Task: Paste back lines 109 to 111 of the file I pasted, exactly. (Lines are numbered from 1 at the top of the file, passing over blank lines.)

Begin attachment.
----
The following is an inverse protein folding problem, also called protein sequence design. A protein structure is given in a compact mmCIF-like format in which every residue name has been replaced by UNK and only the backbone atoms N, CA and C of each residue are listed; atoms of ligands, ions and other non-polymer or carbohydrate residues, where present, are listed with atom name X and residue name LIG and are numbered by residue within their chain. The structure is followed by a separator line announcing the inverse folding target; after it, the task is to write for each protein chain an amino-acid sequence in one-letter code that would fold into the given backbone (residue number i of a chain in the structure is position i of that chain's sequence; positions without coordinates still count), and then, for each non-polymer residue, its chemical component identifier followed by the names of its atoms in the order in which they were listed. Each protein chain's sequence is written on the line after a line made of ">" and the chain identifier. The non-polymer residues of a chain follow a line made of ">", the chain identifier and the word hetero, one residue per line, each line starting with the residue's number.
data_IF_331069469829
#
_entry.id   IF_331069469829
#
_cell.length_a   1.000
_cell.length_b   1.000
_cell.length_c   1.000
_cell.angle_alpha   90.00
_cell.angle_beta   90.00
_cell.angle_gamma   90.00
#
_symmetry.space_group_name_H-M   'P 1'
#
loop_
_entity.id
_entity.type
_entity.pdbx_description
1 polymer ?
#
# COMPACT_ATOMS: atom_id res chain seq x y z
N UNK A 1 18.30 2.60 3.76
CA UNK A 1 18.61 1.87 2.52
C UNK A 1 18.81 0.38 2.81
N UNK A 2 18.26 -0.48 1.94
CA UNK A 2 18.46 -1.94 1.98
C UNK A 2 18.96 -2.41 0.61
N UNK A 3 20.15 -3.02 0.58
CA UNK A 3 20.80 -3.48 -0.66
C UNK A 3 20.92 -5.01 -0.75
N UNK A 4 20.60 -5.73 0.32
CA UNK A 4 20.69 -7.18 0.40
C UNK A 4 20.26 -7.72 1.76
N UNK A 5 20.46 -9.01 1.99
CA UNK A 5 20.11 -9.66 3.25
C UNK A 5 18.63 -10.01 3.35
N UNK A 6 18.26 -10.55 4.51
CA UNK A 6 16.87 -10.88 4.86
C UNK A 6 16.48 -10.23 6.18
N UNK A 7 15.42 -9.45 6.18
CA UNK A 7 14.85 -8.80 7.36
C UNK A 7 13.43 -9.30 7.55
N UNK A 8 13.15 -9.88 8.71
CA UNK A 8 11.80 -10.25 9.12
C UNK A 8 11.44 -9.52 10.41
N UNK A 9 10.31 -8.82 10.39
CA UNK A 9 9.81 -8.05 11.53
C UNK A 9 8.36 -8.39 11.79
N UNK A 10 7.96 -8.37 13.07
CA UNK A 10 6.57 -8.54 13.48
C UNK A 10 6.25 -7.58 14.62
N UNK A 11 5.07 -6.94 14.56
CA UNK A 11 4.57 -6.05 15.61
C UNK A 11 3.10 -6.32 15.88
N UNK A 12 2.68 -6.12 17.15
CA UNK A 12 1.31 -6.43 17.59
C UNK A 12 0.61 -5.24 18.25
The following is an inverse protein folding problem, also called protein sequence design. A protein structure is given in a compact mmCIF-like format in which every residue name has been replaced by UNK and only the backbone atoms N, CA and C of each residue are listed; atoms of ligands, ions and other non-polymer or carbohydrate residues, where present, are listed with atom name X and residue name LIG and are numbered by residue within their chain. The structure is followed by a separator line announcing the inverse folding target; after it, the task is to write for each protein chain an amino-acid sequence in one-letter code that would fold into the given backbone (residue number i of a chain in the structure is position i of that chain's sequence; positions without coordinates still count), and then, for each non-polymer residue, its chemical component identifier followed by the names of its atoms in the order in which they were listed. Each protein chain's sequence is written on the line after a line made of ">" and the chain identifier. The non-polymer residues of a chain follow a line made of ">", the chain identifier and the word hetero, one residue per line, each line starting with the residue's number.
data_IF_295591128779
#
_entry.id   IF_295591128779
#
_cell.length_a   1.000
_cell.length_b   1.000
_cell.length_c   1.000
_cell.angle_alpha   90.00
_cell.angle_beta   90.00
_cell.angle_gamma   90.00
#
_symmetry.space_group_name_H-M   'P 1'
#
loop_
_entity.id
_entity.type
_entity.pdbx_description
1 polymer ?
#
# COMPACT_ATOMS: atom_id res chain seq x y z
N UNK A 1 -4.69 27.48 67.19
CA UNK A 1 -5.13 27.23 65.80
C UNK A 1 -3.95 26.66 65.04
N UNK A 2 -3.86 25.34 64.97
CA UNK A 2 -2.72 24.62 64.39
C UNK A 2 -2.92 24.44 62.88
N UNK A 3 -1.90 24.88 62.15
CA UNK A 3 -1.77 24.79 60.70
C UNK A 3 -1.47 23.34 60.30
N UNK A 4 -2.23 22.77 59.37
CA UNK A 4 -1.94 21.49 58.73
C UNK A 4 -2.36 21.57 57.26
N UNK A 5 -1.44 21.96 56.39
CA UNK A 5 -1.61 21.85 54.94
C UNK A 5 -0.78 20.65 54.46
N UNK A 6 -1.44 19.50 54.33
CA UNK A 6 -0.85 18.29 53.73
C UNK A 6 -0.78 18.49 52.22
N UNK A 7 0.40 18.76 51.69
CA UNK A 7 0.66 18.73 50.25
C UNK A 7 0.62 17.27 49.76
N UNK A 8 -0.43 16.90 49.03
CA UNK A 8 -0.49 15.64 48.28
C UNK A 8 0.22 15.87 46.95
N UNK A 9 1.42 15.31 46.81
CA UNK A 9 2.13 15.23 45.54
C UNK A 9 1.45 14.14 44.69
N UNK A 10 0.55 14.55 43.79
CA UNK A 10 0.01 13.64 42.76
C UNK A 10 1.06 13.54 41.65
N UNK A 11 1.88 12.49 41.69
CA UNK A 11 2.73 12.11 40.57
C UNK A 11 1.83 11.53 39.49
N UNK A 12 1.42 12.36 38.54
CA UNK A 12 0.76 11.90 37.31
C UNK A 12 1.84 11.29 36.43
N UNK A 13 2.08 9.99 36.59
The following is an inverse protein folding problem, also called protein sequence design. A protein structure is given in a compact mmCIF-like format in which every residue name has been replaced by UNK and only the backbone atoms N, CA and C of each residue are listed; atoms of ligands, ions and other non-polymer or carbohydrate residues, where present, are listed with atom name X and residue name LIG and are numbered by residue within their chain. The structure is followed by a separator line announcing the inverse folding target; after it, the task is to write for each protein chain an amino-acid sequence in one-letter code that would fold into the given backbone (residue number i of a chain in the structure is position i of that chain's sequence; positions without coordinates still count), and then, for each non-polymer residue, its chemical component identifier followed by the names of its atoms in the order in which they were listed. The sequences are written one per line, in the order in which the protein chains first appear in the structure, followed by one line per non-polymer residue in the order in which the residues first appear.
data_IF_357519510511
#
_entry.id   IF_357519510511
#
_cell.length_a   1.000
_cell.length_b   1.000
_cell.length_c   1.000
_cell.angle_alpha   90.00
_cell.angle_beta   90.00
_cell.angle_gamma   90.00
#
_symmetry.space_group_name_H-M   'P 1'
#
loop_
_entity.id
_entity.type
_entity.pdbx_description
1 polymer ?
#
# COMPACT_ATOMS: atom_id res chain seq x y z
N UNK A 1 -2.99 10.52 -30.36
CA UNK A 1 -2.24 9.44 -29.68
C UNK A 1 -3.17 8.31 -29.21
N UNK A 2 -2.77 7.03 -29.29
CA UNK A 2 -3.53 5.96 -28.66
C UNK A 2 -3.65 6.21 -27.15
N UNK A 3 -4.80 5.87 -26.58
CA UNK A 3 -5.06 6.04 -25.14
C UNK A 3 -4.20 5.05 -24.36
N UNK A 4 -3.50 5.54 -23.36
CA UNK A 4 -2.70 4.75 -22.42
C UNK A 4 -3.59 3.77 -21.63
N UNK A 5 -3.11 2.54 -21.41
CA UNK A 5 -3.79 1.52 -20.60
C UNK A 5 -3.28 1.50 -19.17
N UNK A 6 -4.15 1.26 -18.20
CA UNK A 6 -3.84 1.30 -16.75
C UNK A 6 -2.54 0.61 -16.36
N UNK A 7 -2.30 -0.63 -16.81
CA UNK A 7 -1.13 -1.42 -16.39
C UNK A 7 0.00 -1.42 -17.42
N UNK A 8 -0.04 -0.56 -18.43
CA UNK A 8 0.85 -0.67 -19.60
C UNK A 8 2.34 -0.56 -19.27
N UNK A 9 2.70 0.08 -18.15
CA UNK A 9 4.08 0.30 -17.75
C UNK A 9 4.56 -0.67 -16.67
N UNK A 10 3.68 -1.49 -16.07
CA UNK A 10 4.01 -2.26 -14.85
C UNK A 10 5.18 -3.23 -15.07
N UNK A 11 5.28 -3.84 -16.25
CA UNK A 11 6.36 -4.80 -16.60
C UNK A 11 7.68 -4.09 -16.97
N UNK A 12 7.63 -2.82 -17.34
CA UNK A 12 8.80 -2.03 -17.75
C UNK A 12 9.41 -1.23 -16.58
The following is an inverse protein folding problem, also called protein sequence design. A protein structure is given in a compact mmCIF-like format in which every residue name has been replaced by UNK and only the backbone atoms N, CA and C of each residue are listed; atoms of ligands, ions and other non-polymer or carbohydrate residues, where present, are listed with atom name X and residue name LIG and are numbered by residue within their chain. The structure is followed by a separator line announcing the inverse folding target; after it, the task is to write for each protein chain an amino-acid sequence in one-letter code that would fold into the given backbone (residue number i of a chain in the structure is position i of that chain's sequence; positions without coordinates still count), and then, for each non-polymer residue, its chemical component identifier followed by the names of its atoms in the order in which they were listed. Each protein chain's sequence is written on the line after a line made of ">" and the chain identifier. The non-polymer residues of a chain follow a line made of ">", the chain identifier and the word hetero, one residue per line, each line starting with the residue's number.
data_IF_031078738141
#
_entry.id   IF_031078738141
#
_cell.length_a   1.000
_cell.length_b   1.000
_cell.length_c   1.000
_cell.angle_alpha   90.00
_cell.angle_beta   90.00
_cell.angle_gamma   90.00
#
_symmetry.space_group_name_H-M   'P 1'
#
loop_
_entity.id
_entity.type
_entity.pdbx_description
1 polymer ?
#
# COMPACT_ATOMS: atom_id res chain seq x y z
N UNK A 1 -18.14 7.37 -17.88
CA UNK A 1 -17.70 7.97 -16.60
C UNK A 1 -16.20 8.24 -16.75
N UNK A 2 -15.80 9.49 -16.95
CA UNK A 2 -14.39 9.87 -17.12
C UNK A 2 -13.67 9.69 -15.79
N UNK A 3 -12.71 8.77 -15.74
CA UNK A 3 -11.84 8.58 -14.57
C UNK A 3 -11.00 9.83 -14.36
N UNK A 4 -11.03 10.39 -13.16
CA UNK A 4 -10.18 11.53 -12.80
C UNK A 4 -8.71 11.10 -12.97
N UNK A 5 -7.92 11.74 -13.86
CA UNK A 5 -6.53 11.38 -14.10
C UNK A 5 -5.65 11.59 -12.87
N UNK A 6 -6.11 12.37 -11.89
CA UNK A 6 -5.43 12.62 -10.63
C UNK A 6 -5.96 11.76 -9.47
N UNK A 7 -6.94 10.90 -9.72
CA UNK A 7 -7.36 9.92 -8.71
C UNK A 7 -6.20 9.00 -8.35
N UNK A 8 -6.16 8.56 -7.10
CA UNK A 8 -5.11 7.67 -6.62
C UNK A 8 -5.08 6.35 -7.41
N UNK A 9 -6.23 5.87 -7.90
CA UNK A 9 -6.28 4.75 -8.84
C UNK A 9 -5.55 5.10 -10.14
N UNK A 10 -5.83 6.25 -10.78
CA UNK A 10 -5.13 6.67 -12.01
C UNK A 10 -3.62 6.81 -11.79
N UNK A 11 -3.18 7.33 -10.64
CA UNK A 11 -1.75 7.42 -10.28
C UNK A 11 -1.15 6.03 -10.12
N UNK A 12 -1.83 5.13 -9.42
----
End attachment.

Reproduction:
N UNK A 11 1.88 12.49 41.69
CA UNK A 11 2.73 12.11 40.57
C UNK A 11 1.83 11.53 39.49